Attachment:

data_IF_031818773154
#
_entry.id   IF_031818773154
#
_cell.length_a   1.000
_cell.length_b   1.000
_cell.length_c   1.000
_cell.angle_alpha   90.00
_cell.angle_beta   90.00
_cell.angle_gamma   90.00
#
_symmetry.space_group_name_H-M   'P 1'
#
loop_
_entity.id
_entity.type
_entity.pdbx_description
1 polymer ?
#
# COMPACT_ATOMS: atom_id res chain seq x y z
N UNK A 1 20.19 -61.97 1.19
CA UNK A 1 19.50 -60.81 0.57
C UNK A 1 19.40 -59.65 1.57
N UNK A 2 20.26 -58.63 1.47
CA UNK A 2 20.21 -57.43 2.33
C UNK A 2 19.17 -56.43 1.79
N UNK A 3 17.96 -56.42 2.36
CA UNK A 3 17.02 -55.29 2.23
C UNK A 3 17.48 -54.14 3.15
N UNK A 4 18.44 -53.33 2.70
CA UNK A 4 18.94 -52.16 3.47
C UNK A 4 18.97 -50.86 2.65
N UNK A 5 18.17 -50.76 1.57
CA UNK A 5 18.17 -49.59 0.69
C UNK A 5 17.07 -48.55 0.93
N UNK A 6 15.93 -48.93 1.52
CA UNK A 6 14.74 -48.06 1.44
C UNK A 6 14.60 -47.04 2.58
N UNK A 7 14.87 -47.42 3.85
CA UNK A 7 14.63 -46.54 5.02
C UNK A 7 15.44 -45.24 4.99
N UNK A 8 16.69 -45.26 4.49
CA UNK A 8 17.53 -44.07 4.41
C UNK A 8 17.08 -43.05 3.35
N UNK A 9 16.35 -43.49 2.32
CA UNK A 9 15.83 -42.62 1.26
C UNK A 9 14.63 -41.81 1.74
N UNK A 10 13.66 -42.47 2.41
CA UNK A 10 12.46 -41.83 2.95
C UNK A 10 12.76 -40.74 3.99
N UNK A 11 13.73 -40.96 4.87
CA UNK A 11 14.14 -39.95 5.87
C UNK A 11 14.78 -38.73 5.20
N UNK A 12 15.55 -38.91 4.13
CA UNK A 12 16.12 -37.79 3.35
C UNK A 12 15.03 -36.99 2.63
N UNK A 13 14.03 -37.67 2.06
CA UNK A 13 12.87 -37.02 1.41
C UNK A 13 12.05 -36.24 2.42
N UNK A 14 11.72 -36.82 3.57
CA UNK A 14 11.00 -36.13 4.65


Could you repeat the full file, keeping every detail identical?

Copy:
data_IF_031818773154
#
_entry.id   IF_031818773154
#
_cell.length_a   1.000
_cell.length_b   1.000
_cell.length_c   1.000
_cell.angle_alpha   90.00
_cell.angle_beta   90.00
_cell.angle_gamma   90.00
#
_symmetry.space_group_name_H-M   'P 1'
#
loop_
_entity.id
_entity.type
_entity.pdbx_description
1 polymer ?
#
# COMPACT_ATOMS: atom_id res chain seq x y z
N UNK A 1 20.19 -61.97 1.19
CA UNK A 1 19.50 -60.81 0.57
C UNK A 1 19.40 -59.65 1.57
N UNK A 2 20.26 -58.63 1.47
CA UNK A 2 20.21 -57.43 2.33
C UNK A 2 19.17 -56.43 1.79
N UNK A 3 17.96 -56.42 2.36
CA UNK A 3 17.02 -55.29 2.23
C UNK A 3 17.48 -54.14 3.15
N UNK A 4 18.44 -53.33 2.70
CA UNK A 4 18.94 -52.16 3.47
C UNK A 4 18.97 -50.86 2.65
N UNK A 5 18.17 -50.76 1.57
CA UNK A 5 18.17 -49.59 0.69
C UNK A 5 17.07 -48.55 0.93
N UNK A 6 15.93 -48.93 1.52
CA UNK A 6 14.74 -48.06 1.44
C UNK A 6 14.60 -47.04 2.58
N UNK A 7 14.87 -47.42 3.85
CA UNK A 7 14.63 -46.54 5.02
C UNK A 7 15.44 -45.24 4.99
N UNK A 8 16.69 -45.26 4.49
CA UNK A 8 17.53 -44.07 4.41
C UNK A 8 17.08 -43.05 3.35
N UNK A 9 16.35 -43.49 2.32
CA UNK A 9 15.83 -42.62 1.26
C UNK A 9 14.63 -41.81 1.74
N UNK A 10 13.66 -42.47 2.41
CA UNK A 10 12.46 -41.83 2.95
C UNK A 10 12.76 -40.74 3.99
N UNK A 11 13.73 -40.96 4.87
CA UNK A 11 14.14 -39.95 5.87
C UNK A 11 14.78 -38.73 5.20
N UNK A 12 15.55 -38.91 4.13
CA UNK A 12 16.12 -37.79 3.35
C UNK A 12 15.03 -36.99 2.63
N UNK A 13 14.03 -37.67 2.06
CA UNK A 13 12.87 -37.02 1.41
C UNK A 13 12.05 -36.24 2.42
N UNK A 14 11.72 -36.82 3.57
CA UNK A 14 11.00 -36.13 4.65